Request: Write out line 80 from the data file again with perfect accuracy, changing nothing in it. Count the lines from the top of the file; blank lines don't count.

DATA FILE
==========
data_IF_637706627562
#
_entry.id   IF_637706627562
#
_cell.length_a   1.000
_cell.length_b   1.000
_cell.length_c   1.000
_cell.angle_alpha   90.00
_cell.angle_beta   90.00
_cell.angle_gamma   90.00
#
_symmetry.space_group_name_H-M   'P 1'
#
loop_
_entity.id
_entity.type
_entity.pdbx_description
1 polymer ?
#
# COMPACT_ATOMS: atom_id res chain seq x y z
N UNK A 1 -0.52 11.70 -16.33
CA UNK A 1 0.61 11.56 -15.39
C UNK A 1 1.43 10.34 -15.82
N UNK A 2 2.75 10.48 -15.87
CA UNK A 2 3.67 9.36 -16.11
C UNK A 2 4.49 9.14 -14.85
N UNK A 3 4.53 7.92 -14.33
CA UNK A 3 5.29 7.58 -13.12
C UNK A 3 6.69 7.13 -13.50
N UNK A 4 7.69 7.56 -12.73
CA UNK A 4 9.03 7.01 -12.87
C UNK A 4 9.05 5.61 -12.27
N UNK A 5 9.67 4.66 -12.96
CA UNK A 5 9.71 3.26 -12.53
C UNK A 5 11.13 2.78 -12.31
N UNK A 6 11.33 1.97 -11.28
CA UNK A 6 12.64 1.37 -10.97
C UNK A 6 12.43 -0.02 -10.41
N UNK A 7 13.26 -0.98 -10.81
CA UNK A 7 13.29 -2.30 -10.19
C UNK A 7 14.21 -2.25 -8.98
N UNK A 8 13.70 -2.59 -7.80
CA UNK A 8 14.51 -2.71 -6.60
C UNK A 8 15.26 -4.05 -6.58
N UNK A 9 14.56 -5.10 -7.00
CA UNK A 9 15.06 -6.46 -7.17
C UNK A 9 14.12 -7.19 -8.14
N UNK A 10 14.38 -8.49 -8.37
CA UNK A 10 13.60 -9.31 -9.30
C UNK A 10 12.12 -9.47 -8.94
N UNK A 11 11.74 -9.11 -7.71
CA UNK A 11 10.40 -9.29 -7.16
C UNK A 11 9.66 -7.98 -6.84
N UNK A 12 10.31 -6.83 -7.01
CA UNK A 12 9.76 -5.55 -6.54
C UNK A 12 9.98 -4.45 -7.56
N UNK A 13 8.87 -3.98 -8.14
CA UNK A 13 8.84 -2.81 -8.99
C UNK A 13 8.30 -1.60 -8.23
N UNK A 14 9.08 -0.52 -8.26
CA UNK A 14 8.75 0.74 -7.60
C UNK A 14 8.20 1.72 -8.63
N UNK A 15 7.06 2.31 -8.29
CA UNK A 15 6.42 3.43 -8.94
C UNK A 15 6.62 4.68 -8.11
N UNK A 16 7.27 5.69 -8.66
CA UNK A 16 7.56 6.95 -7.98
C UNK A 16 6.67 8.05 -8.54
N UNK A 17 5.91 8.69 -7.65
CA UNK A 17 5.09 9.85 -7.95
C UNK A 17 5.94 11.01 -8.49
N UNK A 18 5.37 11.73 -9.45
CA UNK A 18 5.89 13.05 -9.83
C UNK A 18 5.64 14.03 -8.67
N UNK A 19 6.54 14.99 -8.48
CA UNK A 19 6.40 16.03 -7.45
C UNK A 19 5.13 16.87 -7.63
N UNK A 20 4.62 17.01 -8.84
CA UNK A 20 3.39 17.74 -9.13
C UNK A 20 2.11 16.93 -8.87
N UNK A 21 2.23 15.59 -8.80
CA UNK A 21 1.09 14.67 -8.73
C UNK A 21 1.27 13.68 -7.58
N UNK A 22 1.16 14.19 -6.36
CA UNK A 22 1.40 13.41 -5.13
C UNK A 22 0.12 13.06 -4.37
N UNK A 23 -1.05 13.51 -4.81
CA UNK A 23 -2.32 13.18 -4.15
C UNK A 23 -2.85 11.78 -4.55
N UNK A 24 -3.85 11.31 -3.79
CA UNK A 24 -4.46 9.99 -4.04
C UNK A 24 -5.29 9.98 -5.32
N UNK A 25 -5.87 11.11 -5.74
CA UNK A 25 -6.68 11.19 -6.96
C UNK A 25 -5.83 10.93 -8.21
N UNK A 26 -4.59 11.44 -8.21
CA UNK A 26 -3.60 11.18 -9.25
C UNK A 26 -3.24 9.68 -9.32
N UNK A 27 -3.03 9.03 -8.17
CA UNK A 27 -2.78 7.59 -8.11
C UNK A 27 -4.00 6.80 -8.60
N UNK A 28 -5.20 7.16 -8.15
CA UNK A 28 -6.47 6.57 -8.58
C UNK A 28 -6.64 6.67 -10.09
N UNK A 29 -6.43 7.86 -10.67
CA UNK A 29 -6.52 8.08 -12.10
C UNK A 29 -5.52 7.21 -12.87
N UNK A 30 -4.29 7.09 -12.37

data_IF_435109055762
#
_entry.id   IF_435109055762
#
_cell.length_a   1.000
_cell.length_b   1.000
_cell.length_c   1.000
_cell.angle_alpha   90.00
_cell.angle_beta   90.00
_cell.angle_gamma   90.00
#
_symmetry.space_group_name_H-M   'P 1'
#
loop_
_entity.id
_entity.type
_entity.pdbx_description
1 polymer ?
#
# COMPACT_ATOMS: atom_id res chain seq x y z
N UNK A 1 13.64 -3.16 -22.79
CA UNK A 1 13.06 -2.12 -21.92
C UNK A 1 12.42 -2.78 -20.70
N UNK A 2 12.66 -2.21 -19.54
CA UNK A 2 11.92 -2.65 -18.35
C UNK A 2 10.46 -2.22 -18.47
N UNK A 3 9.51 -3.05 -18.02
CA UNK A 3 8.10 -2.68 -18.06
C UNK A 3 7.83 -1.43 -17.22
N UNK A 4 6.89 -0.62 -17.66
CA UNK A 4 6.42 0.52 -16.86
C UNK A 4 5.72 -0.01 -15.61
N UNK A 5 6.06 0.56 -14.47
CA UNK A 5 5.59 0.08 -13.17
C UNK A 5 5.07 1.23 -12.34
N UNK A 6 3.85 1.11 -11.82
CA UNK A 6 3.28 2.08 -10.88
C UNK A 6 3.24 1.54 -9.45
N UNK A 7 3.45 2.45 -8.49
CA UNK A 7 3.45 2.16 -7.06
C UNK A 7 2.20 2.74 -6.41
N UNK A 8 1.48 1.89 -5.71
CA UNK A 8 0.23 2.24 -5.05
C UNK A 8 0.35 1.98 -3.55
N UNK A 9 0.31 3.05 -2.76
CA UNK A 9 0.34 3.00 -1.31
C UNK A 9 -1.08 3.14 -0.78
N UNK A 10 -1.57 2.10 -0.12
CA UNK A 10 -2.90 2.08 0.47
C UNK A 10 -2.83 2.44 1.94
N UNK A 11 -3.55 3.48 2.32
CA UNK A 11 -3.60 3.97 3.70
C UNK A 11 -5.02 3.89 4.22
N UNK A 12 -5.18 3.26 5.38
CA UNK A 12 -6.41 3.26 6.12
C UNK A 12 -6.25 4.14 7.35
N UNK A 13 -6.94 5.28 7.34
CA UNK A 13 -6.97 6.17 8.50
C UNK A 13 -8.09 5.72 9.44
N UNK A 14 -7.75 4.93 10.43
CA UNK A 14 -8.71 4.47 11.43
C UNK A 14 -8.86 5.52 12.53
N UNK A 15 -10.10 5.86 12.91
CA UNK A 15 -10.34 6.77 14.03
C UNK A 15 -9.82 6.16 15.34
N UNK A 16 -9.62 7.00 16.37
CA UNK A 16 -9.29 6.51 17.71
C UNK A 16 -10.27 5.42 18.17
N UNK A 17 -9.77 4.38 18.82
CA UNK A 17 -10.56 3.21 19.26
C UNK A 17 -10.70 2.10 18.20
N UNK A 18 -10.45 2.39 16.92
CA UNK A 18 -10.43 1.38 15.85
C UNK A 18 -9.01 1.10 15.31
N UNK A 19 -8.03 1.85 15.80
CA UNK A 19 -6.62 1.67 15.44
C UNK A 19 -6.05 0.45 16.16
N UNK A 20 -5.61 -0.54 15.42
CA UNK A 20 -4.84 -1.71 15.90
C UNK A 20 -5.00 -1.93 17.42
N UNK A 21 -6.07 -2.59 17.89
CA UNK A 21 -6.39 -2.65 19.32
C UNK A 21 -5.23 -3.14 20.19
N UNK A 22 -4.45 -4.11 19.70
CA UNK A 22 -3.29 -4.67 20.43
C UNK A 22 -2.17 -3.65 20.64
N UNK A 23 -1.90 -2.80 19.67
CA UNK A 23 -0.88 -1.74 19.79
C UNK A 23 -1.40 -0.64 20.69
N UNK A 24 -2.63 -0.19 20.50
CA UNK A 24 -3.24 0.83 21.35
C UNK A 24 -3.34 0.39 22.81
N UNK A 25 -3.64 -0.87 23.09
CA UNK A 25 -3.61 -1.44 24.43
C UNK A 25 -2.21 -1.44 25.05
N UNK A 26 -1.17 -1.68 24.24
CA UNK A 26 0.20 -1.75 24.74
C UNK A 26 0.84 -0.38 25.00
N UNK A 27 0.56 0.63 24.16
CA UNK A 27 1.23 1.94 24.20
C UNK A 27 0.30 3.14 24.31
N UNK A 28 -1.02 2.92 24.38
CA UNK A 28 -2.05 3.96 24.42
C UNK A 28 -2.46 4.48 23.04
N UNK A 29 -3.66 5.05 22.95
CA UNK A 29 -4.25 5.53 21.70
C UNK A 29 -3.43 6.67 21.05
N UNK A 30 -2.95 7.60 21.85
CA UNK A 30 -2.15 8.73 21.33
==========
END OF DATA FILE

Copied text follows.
C UNK A 20 2.11 16.93 -8.87